I love my garden to a ridiculous degree. The Garden.  Cat Chapin-Bishop, 2015. It's not all ridiculous. There are some traditional considerations behind my love.  Home grown tomatoes are a unique joy, and never running out of cucumbers is nifty, too.  And I come from a line of gardeners on both sides: I have many happy childhood memories of standing barefoot in my dad’s garden, feeling the warmth of the composting grass clippings he used to keep down the weeds as I picked us the lettuce or zucchini for our supper, and my aunt managed to feed a family of five with the summer produce she froze and canned herself every year. I do my share of freezing and canning, too–but I came clean with myself this year about my garden: my love for my garden is not much about saving money or even the difference between a fresh, garden tomato and one from a grocery store.  None of those sensible, practical reasons are really where I draw my bottom line. I figured this out in

Toward a Daily Spiritual Practice

When I was sixteen, I learned to play the guitar. Guitarist, Little Girl.  Takkk, 2010 At first, I had a steel-stringed monstrosity from a discount store.  I remember how the strings had too much play in them, and they would cut my fingers until they bled.  But soon I’d saved a little money, and I was able to buy a second-hand Goya, and that guitar and I became close friends.  For almost two years, anywhere I went, the guitar went, too.   I worked my way through the instruction book I’d been given with that first guitar, and I picked up scraps of sheet music and chords that I could play with songs I already knew, and I badgered a lesson or two from a friend of a friend.  I played for my parents and their friends, I played and sang for the high school talent show.  I wrote love songs when I was in love, and sad songs when I was sad.  I played outdoors on the rocks at the lake in Maine, and by the wood stove after a day of skiing in the Berkshires. Most of all, I pla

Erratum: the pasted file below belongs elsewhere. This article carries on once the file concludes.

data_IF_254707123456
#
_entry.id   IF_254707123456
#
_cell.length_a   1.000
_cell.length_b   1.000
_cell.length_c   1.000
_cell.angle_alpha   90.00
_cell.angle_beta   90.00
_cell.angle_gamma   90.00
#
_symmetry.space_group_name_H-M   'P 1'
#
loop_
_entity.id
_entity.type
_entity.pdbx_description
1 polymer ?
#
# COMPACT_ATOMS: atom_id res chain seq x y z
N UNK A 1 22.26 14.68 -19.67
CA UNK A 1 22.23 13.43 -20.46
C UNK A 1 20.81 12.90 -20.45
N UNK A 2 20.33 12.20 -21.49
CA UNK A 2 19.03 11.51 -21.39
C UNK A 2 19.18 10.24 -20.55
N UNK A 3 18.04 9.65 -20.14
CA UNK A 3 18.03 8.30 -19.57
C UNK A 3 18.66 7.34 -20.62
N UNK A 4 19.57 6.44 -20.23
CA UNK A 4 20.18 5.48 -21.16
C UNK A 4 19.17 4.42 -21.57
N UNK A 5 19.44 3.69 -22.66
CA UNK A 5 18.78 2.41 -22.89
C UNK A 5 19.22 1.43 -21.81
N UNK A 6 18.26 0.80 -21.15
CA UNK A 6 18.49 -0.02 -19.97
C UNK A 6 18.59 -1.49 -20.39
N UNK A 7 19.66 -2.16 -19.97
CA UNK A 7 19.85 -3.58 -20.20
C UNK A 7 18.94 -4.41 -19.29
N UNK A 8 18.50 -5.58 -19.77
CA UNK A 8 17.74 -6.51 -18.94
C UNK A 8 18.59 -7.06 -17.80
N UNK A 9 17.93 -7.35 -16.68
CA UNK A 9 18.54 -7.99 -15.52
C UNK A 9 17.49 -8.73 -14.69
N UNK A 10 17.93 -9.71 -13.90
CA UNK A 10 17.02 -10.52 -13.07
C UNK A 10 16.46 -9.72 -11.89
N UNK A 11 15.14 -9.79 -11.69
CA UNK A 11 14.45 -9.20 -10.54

Even the Trees Have Moved

Twenty-five years ago, or the day before yesterday in subjective time, my friends and I spent a day laboring in the summer heat to build a ritual circle in a clearing in the woods. Forest. Cat Chapin-Bishop, 2012. We lifted rocks, we gathered refuse and scraps of wood, dug a firepit, and erected a small standing stone.  For the next five years, we used it often, gathering with other Pagans there for worship, camping in the deep, green moss nearby, and building trails and small shrines all around it in the woods.  It was a quiet place, and I loved it.  To this day, if I want to remember the feeling of magic, of hearts joined in Pagan community, all I need to do is find myself the smell of white pines and woodsmoke, and I am home. But I fell in love, and I moved away, and life marched on, and I didn’t always return.  Somehow, I looked up, and decades had past since I had been in those woods. And then I had the chance to go home again. For many summers now, the